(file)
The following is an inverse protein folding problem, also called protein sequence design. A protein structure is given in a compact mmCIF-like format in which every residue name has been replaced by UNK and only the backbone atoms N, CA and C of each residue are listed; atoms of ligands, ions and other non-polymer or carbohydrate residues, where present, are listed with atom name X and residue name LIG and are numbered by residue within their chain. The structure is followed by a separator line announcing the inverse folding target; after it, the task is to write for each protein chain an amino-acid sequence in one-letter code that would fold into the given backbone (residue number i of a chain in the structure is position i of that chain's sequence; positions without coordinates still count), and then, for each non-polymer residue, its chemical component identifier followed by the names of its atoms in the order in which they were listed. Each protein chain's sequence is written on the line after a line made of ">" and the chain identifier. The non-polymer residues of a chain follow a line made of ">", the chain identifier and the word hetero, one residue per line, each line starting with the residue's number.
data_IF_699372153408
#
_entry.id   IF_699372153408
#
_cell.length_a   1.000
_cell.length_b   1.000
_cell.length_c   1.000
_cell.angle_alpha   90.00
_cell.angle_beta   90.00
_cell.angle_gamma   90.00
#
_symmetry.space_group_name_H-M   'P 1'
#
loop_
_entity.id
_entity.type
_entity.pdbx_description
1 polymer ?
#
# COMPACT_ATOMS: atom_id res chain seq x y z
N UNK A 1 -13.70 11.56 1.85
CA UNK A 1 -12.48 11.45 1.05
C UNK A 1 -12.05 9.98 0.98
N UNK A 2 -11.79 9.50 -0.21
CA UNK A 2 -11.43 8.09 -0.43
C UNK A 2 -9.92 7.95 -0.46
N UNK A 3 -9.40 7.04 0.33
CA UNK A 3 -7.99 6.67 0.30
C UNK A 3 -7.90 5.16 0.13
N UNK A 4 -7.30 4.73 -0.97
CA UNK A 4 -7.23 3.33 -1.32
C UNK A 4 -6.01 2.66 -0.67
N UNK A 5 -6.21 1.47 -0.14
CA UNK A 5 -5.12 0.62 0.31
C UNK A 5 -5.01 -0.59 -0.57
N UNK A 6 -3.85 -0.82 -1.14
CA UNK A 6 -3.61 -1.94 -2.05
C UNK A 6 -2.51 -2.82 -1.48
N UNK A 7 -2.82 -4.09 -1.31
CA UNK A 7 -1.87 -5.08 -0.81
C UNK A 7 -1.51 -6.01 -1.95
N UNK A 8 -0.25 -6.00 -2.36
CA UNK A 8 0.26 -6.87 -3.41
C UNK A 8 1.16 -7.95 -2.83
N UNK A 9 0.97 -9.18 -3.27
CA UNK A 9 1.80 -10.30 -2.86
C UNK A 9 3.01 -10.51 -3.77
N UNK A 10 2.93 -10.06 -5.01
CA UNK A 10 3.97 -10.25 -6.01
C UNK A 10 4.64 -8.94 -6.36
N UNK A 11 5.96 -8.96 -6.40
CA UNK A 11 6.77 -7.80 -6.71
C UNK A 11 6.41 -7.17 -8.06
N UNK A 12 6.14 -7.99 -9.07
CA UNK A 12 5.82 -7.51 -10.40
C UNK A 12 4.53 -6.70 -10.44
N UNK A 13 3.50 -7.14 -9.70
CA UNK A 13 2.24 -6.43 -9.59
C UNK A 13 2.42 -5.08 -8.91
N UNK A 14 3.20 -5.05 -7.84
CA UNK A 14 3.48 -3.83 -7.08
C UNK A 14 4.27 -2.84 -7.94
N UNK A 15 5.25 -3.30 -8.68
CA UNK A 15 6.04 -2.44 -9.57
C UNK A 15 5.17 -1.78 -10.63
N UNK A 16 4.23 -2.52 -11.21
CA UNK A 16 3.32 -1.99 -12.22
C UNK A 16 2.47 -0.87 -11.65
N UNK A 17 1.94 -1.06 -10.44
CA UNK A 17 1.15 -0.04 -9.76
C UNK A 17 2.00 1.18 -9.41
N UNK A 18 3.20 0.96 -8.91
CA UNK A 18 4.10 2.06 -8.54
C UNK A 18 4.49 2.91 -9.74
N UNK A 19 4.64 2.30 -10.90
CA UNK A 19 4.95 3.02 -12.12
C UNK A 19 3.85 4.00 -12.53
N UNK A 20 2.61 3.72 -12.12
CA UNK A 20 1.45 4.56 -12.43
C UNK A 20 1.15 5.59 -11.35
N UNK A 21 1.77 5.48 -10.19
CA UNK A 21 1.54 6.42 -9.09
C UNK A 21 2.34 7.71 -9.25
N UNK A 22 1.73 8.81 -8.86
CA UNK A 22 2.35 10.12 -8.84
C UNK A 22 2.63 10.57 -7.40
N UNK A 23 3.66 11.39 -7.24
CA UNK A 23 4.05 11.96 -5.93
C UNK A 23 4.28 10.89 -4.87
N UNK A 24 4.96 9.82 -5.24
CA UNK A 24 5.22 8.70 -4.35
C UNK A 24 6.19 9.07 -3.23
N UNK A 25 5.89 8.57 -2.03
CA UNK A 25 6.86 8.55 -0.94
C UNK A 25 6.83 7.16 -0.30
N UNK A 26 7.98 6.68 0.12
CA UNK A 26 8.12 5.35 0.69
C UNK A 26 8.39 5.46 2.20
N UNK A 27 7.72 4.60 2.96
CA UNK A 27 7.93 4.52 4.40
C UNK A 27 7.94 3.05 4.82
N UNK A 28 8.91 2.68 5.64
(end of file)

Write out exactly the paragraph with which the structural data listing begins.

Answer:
The following is an inverse protein folding problem, also called protein sequence design. A protein structure is given in a compact mmCIF-like format in which every residue name has been replaced by UNK and only the backbone atoms N, CA and C of each residue are listed; atoms of ligands, ions and other non-polymer or carbohydrate residues, where present, are listed with atom name X and residue name LIG and are numbered by residue within their chain. The structure is followed by a separator line announcing the inverse folding target; after it, the task is to write for each protein chain an amino-acid sequence in one-letter code that would fold into the given backbone (residue number i of a chain in the structure is position i of that chain's sequence; positions without coordinates still count), and then, for each non-polymer residue, its chemical component identifier followed by the names of its atoms in the order in which they were listed. Each protein chain's sequence is written on the line after a line made of ">" and the chain identifier. The non-polymer residues of a chain follow a line made of ">", the chain identifier and the word hetero, one residue per line, each line starting with the residue's number.